Welcome to another edition of In The Spotlight. Julia Spencer-Fleming’s Clare Fergusson/Russ Van Alstyne series has gotten a great deal of critical and popular praise since its debut. It’s about time this feature included one of the novels, so let’s do that today, and turn the spotlight on In The Bleak Midwinter, the first in the series.
It’s not long before Christmas, and Clare Fergusson has just started in her new position as Episcopal priest at St. Alban’s, in small-town Miller’s Kill, New York. One evening after a welcoming event, Fergusson discovers a newborn baby on the steps of the church. A note left with the baby indicates that his name is Cody, and that he’s to be given to local residents Geoff and Karen Burns. After ensuring that the baby is in no medical danger, he’s placed with a foster family while a search is made for one or both of his biological parents.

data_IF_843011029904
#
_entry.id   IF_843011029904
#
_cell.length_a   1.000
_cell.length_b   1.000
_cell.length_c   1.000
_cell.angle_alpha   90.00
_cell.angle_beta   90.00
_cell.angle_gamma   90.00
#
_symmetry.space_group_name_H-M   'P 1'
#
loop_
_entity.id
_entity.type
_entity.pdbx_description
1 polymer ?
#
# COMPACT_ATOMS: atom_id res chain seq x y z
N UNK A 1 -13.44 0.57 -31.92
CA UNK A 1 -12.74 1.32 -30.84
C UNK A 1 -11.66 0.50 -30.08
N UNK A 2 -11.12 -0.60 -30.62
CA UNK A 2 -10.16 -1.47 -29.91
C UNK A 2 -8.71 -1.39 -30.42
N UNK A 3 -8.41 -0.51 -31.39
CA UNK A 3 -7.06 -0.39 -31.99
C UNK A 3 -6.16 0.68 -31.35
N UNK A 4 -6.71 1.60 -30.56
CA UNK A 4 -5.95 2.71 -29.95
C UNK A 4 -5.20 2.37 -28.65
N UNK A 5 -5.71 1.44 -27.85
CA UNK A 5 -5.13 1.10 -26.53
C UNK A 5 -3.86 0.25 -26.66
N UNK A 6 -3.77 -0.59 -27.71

Shortly after that, Miller’s Kill Police Chief Russ Van Alstyne is on patrol when he discovers the body of eighteen-year-old Katie McWhorter in the kill – the river – for which the town is named. It’s too much of a coincidence in such a small town for the baby’s appearance and Katie’s death not to be connected. And it’s soon established that the victim had given birth shortly before her death. So Van Alstyne begins with the circle of people who were involved with the possible adoption.